The proposed warning to the Chinese Communists might start or extend the war. China is a huge country with hundreds of millions of people. As in the last war bombing did not end the conflict but only a massive landing rid us of the Germans. Air action is not enough and there seems no possibility of ending the war. Korea proves this. I should like to ask if the US and the UK have considered whether negotiations might possibly end the war.
Mr. Eden: I agree regarding the desirability of being ready to negotiate, but the example given by Korea is not promising. The US has been very patient and the concessions have all been made on the United Nations side. Mr. Acheson suggested the issuance of a warning for consideration and it is worth considering and examining the possibility.
The Secretary: Sudden large scale intervention is probably not likely, but increased US aid may be followed by increased Chinese Communist aid. It might, therefore, be advisable at some point to say to the Chinese Communists that this must stop.
Mr. Pleven: I wish to ask again regarding the US and UK views regarding the conclusions of the Ad Hoc Committee. These are extremely important if sudden aggression should take place. We have the problem of evacuation of civilians. There has been no Vietminh air force to date but an armistice in Korea might free the Chinese Communist air force. Creation of the national armies decreased the chances of Chinese aggression by lessening the propaganda value to them of having white Europeans to attack. It removes a weapon from them in terms of propaganda.
Mr. Eden: I cannot comment on the Ad Hoc Committee conclusions except to say that they have been examined.
The Secretary: The Ad Hoc Committee actually presented no recommendations but reached different conclusions. No political guidance was given to the military members of this Committee. We might give tentative guidance or suggestions under certain hypotheses to the Committee and then the Ministers could later examine these problems in their ensemble.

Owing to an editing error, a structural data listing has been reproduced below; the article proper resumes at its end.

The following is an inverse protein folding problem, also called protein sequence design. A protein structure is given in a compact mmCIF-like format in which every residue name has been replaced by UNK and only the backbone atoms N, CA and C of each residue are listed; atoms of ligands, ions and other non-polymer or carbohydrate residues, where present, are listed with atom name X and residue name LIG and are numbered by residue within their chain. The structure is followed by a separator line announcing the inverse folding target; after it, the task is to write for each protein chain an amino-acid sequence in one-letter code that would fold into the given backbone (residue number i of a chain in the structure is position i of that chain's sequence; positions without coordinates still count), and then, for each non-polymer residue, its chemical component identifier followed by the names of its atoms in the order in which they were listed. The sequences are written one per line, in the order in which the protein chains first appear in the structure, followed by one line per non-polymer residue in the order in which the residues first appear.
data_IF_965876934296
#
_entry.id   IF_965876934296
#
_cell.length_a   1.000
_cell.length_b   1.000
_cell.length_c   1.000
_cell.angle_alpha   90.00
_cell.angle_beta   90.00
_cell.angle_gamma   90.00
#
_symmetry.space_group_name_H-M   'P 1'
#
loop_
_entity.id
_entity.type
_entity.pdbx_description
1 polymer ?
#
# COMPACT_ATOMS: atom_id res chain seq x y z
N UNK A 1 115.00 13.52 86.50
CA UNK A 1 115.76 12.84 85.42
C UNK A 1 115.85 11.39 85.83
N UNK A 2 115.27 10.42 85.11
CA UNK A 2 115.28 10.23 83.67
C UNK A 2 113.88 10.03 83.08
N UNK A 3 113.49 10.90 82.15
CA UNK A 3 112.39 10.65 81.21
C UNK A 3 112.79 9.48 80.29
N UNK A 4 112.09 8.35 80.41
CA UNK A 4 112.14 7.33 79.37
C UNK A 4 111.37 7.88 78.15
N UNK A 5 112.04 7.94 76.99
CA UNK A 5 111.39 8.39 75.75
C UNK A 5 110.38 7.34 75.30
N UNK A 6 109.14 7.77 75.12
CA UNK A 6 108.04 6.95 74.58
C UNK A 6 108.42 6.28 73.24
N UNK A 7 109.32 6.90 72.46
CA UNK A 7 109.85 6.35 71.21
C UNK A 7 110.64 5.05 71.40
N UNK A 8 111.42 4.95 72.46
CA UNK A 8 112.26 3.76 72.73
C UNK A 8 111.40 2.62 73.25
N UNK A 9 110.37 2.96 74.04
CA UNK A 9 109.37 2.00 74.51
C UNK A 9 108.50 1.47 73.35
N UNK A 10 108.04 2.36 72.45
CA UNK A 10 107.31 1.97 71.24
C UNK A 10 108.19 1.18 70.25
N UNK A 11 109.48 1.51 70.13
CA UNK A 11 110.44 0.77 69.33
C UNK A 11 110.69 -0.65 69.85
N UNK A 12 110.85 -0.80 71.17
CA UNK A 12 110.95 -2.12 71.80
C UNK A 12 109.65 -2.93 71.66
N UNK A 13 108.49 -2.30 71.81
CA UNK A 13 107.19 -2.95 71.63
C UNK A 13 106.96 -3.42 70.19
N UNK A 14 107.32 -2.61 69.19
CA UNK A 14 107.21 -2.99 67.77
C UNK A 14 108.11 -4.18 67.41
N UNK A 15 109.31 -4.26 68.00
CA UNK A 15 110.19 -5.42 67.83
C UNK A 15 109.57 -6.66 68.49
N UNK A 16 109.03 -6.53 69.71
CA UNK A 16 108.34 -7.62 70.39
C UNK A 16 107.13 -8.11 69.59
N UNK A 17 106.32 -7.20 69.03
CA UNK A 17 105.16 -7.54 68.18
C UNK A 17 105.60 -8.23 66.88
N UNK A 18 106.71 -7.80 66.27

Mr. Schuman: The psychological point is very important—aid could be foreseen if aggression occurred—but it is important to know plans are being made.
Mr. Pleven: The constant preoccupation of the military in Tonkin is the possibility of a flood of Chinese across the border. The means of transportation and the evacuation of civilians are important and there are points in the Ad Hoc Committee’s conclusions [Page 105] regarding the use of ports useful in organization of evacuation.
Mr. Letourneau: I suggest that we reach agreement on those conclusions of the Ad Hoc Committee, which did not give rise to differences of opinion, and for further progress political guidance should be given and an exchange of views should take place to that end.
The Secretary: It is best to examine the Ad Hoc Committee conclusions again. We can pick out certain points and say proceed with these and on other parts we could prepare tentative guidance for the military and thus clear up the difficulties. We will get up something and submit it to London and Paris to serve as guidance for the military.
Mr. Pleven: We have the responsibility of defending the EDC Treaty before the National Assembly and, if we are not able to show increased French participation, we will have difficulty in obtaining ratification, in obtaining approval for the military budget and for continuation of the effort in Indo-China. It is essential that our friends know that we must have a reply with respect to increased aid for the National Armies as quickly and as generously as possible.
Mr. Pinay: The French Government is unanimously behind Mr. Pleven in this statement. You must realize that the French public is weary and tired of the Indo-China war.
Mr. Schuman: There is considerable apprehension regarding the EDC2 in France and Germany does not have the Indo-China burden, thus establishing a disequilibrium. Germany will receive US aid without having to apply it to Indo-China. These are questions which will be raised in the National Assembly.
Mr. Pinay: We have exposed our views very frankly and have explained our concern. Mr. Letourneau will be able to proceed further with these questions in Washington. I ask that you take into account the political difficulties that Messrs. Pleven and Schuman will have to face in the National Assembly.
French participants not previously identified are Antoine Pinay, Premier; Henri Queuille, Vice-Premier; René Pleven, Minister of Defense; Maurice Schumann, Secretary of State for Foreign Affairs; Alexandre Parodi, Secretary General of the Ministry of Foreign Affairs; and Felix Gaillard, Secretary of State for Finance.
The only British participant not previously identified is William Hayter, Minister at Paris.
Previously unidentified participants for the United States are Theodore Achilles, Minister at Paris; Ridgway B. Knight, Acting Deputy Director of the Office of Western European Affairs; and Philip D. Sprouse, First Secretary at Paris.↩
- For documentation on efforts to establish a European Defense Community, see vol. v, Part 1, pp. 571 ff.↩